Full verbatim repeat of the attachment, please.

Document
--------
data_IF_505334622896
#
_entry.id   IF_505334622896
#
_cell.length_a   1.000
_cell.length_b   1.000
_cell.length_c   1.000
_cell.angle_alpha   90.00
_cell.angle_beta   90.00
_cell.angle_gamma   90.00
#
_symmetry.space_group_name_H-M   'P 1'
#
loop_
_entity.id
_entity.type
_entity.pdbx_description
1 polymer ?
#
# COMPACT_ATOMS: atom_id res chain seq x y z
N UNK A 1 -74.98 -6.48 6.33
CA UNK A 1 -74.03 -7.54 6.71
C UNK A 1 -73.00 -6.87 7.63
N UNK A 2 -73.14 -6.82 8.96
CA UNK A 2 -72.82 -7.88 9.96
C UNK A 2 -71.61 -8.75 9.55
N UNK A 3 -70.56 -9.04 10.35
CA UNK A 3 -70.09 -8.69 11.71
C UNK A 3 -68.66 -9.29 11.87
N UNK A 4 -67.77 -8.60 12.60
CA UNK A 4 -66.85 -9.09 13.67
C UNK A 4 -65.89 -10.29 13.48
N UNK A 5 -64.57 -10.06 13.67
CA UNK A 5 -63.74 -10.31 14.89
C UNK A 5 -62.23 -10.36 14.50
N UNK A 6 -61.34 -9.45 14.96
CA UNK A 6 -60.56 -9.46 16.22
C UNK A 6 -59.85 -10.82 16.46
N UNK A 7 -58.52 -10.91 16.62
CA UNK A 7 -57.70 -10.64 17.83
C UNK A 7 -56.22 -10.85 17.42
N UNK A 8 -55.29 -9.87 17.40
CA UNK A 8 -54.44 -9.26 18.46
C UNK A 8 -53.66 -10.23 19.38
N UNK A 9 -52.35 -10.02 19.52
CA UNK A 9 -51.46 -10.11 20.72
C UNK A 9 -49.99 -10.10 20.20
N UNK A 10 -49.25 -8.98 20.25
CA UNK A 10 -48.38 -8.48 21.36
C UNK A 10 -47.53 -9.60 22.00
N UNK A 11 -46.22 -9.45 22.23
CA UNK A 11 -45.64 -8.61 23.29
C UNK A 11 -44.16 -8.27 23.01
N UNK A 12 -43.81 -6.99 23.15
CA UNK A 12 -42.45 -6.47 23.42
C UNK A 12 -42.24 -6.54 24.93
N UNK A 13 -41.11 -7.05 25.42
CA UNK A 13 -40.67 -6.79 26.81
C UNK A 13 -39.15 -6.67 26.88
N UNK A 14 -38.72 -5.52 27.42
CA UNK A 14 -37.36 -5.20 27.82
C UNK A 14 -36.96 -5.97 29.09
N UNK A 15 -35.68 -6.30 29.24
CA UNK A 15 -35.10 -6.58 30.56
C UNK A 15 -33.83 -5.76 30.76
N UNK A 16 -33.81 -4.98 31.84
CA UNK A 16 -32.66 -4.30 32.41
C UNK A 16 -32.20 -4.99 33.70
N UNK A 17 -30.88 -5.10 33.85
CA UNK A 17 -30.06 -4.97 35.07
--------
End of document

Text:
data_IF_505334622896
#
_entry.id   IF_505334622896
#
_cell.length_a   1.000
_cell.length_b   1.000
_cell.length_c   1.000
_cell.angle_alpha   90.00
_cell.angle_beta   90.00
_cell.angle_gamma   90.00
#
_symmetry.space_group_name_H-M   'P 1'
#
loop_
_entity.id
_entity.type
_entity.pdbx_description
1 polymer ?
#
# COMPACT_ATOMS: atom_id res chain seq x y z
N UNK A 1 -74.98 -6.48 6.33
CA UNK A 1 -74.03 -7.54 6.71
C UNK A 1 -73.00 -6.87 7.63
N UNK A 2 -73.14 -6.82 8.96
CA UNK A 2 -72.82 -7.88 9.96
C UNK A 2 -71.61 -8.75 9.55
N UNK A 3 -70.56 -9.04 10.35
CA UNK A 3 -70.09 -8.69 11.71
C UNK A 3 -68.66 -9.29 11.87
N UNK A 4 -67.77 -8.60 12.60
CA UNK A 4 -66.85 -9.09 13.67
C UNK A 4 -65.89 -10.29 13.48
N UNK A 5 -64.57 -10.06 13.67
CA UNK A 5 -63.74 -10.31 14.89
C UNK A 5 -62.23 -10.36 14.50
N UNK A 6 -61.34 -9.45 14.96
CA UNK A 6 -60.56 -9.46 16.22
C UNK A 6 -59.85 -10.82 16.46
N UNK A 7 -58.52 -10.91 16.62
CA UNK A 7 -57.70 -10.64 17.83
C UNK A 7 -56.22 -10.85 17.42
N UNK A 8 -55.29 -9.87 17.40
CA UNK A 8 -54.44 -9.26 18.46
C UNK A 8 -53.66 -10.23 19.38
N UNK A 9 -52.35 -10.02 19.52
CA UNK A 9 -51.46 -10.11 20.72
C UNK A 9 -49.99 -10.10 20.20
N UNK A 10 -49.25 -8.98 20.25
CA UNK A 10 -48.38 -8.48 21.36
C UNK A 10 -47.53 -9.60 22.00
N UNK A 11 -46.22 -9.45 22.23
CA UNK A 11 -45.64 -8.61 23.29
C UNK A 11 -44.16 -8.27 23.01
N UNK A 12 -43.81 -6.99 23.15
CA UNK A 12 -42.45 -6.47 23.42
C UNK A 12 -42.24 -6.54 24.93
N UNK A 13 -41.11 -7.05 25.42
CA UNK A 13 -40.67 -6.79 26.81
C UNK A 13 -39.15 -6.67 26.88
N UNK A 14 -38.72 -5.52 27.42
CA UNK A 14 -37.36 -5.20 27.82
C UNK A 14 -36.96 -5.97 29.09
N UNK A 15 -35.68 -6.30 29.24
CA UNK A 15 -35.10 -6.58 30.56
C UNK A 15 -33.83 -5.76 30.76
N UNK A 16 -33.81 -4.98 31.84
CA UNK A 16 -32.66 -4.30 32.41
C UNK A 16 -32.20 -4.99 33.70
N UNK A 17 -30.88 -5.10 33.85
CA UNK A 17 -30.06 -4.97 35.07